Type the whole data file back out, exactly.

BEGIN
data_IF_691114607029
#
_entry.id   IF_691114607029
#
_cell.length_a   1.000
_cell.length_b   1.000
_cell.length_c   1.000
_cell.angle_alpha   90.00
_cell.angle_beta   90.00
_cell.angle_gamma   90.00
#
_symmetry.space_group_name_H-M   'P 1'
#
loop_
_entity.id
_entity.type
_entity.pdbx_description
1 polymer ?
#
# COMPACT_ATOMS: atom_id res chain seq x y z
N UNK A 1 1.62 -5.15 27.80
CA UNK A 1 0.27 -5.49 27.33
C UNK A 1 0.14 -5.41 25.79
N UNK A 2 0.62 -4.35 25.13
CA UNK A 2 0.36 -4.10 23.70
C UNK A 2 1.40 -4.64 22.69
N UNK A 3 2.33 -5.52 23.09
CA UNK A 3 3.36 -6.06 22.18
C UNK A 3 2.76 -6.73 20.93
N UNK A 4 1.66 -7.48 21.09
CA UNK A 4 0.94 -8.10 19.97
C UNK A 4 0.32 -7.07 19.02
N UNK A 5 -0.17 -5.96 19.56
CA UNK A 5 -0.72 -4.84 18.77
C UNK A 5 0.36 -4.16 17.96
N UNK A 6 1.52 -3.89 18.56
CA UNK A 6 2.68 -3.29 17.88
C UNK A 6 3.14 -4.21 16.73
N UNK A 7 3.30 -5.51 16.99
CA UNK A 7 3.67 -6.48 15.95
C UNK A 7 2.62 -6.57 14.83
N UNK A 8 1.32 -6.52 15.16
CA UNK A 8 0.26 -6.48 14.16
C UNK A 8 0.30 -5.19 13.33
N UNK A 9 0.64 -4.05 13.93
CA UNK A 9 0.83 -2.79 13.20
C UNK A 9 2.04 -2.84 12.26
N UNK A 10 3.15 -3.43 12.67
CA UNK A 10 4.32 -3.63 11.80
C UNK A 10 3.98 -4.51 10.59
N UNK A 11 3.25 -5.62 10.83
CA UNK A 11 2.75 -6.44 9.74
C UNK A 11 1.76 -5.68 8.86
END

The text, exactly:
data_IF_691114607029
#
_entry.id   IF_691114607029
#
_cell.length_a   1.000
_cell.length_b   1.000
_cell.length_c   1.000
_cell.angle_alpha   90.00
_cell.angle_beta   90.00
_cell.angle_gamma   90.00
#
_symmetry.space_group_name_H-M   'P 1'
#
loop_
_entity.id
_entity.type
_entity.pdbx_description
1 polymer ?
#
# COMPACT_ATOMS: atom_id res chain seq x y z
N UNK A 1 1.62 -5.15 27.80
CA UNK A 1 0.27 -5.49 27.33
C UNK A 1 0.14 -5.41 25.79
N UNK A 2 0.62 -4.35 25.13
CA UNK A 2 0.36 -4.10 23.70
C UNK A 2 1.40 -4.64 22.69
N UNK A 3 2.33 -5.52 23.09
CA UNK A 3 3.36 -6.06 22.18
C UNK A 3 2.76 -6.73 20.93
N UNK A 4 1.66 -7.48 21.09
CA UNK A 4 0.94 -8.10 19.97
C UNK A 4 0.32 -7.07 19.02
N UNK A 5 -0.17 -5.96 19.56
CA UNK A 5 -0.72 -4.84 18.77
C UNK A 5 0.36 -4.16 17.96
N UNK A 6 1.52 -3.89 18.56
CA UNK A 6 2.68 -3.29 17.88
C UNK A 6 3.14 -4.21 16.73
N UNK A 7 3.30 -5.51 16.99
CA UNK A 7 3.67 -6.48 15.95
C UNK A 7 2.62 -6.57 14.83
N UNK A 8 1.32 -6.52 15.16
CA UNK A 8 0.26 -6.48 14.16
C UNK A 8 0.30 -5.19 13.33
N UNK A 9 0.64 -4.05 13.93
CA UNK A 9 0.83 -2.79 13.20
C UNK A 9 2.04 -2.84 12.26
N UNK A 10 3.15 -3.43 12.67
CA UNK A 10 4.32 -3.63 11.80
C UNK A 10 3.98 -4.51 10.59
N UNK A 11 3.25 -5.62 10.83
CA UNK A 11 2.75 -6.44 9.74
C UNK A 11 1.76 -5.68 8.86